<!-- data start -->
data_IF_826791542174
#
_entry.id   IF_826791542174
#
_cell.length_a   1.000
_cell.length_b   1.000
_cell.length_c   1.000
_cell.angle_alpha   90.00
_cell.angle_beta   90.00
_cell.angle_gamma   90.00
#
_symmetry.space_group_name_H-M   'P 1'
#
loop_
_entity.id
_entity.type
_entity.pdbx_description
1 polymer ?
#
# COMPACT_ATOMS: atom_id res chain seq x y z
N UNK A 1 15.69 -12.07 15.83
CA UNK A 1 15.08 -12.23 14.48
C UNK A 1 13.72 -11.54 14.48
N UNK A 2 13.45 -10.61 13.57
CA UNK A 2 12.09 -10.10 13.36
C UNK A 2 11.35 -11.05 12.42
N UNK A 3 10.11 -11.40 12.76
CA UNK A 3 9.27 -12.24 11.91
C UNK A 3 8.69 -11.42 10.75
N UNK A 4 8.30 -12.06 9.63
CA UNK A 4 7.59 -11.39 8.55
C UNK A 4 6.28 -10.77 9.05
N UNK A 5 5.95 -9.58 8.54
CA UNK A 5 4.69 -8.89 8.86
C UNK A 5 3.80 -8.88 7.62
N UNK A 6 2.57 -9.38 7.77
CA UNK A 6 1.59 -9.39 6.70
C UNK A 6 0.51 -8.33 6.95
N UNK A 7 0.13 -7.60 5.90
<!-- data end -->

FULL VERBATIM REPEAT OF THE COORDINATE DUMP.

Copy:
data_IF_826791542174
#
_entry.id   IF_826791542174
#
_cell.length_a   1.000
_cell.length_b   1.000
_cell.length_c   1.000
_cell.angle_alpha   90.00
_cell.angle_beta   90.00
_cell.angle_gamma   90.00
#
_symmetry.space_group_name_H-M   'P 1'
#
loop_
_entity.id
_entity.type
_entity.pdbx_description
1 polymer ?
#
# COMPACT_ATOMS: atom_id res chain seq x y z
N UNK A 1 15.69 -12.07 15.83
CA UNK A 1 15.08 -12.23 14.48
C UNK A 1 13.72 -11.54 14.48
N UNK A 2 13.45 -10.61 13.57
CA UNK A 2 12.09 -10.10 13.36
C UNK A 2 11.35 -11.05 12.42
N UNK A 3 10.11 -11.40 12.76
CA UNK A 3 9.27 -12.24 11.91
C UNK A 3 8.69 -11.42 10.75
N UNK A 4 8.30 -12.06 9.63
CA UNK A 4 7.59 -11.39 8.55
C UNK A 4 6.28 -10.77 9.05
N UNK A 5 5.95 -9.58 8.54
CA UNK A 5 4.69 -8.89 8.86
C UNK A 5 3.80 -8.88 7.62
N UNK A 6 2.57 -9.38 7.77
CA UNK A 6 1.59 -9.39 6.70
C UNK A 6 0.51 -8.33 6.95
N UNK A 7 0.13 -7.60 5.90